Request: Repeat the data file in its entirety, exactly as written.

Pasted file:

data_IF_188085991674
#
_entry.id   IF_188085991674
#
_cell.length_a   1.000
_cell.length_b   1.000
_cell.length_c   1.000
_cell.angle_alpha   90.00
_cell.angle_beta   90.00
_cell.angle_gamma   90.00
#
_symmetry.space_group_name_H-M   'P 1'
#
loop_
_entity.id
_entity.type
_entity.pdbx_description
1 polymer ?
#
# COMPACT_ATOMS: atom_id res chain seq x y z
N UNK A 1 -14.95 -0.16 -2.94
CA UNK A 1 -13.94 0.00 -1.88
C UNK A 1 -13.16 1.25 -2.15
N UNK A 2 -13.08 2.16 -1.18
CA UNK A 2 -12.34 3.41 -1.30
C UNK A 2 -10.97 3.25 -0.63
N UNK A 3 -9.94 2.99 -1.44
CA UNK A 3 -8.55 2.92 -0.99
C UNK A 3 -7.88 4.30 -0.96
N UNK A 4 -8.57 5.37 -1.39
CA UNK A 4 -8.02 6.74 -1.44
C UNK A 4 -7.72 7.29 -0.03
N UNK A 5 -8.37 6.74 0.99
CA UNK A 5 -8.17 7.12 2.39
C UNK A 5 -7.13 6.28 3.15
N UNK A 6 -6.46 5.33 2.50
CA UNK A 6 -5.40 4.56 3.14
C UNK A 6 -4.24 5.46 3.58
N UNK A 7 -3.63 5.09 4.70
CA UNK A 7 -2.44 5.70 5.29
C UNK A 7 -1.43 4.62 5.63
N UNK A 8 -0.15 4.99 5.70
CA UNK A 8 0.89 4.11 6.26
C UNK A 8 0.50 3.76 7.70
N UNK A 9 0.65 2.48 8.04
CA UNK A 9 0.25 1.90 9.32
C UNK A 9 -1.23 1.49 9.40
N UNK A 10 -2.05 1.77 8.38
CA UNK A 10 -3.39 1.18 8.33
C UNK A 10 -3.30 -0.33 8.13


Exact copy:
data_IF_188085991674
#
_entry.id   IF_188085991674
#
_cell.length_a   1.000
_cell.length_b   1.000
_cell.length_c   1.000
_cell.angle_alpha   90.00
_cell.angle_beta   90.00
_cell.angle_gamma   90.00
#
_symmetry.space_group_name_H-M   'P 1'
#
loop_
_entity.id
_entity.type
_entity.pdbx_description
1 polymer ?
#
# COMPACT_ATOMS: atom_id res chain seq x y z
N UNK A 1 -14.95 -0.16 -2.94
CA UNK A 1 -13.94 0.00 -1.88
C UNK A 1 -13.16 1.25 -2.15
N UNK A 2 -13.08 2.16 -1.18
CA UNK A 2 -12.34 3.41 -1.30
C UNK A 2 -10.97 3.25 -0.63
N UNK A 3 -9.94 2.99 -1.44
CA UNK A 3 -8.55 2.92 -0.99
C UNK A 3 -7.88 4.30 -0.96
N UNK A 4 -8.57 5.37 -1.39
CA UNK A 4 -8.02 6.74 -1.44
C UNK A 4 -7.72 7.29 -0.03
N UNK A 5 -8.37 6.74 0.99
CA UNK A 5 -8.17 7.12 2.39
C UNK A 5 -7.13 6.28 3.15
N UNK A 6 -6.46 5.33 2.50
CA UNK A 6 -5.40 4.56 3.14
C UNK A 6 -4.24 5.46 3.58
N UNK A 7 -3.63 5.09 4.70
CA UNK A 7 -2.44 5.70 5.29
C UNK A 7 -1.43 4.62 5.63
N UNK A 8 -0.15 4.99 5.70
CA UNK A 8 0.89 4.11 6.26
C UNK A 8 0.50 3.76 7.70
N UNK A 9 0.65 2.48 8.04
CA UNK A 9 0.25 1.90 9.32
C UNK A 9 -1.23 1.49 9.40
N UNK A 10 -2.05 1.77 8.38
CA UNK A 10 -3.39 1.18 8.33
C UNK A 10 -3.30 -0.33 8.13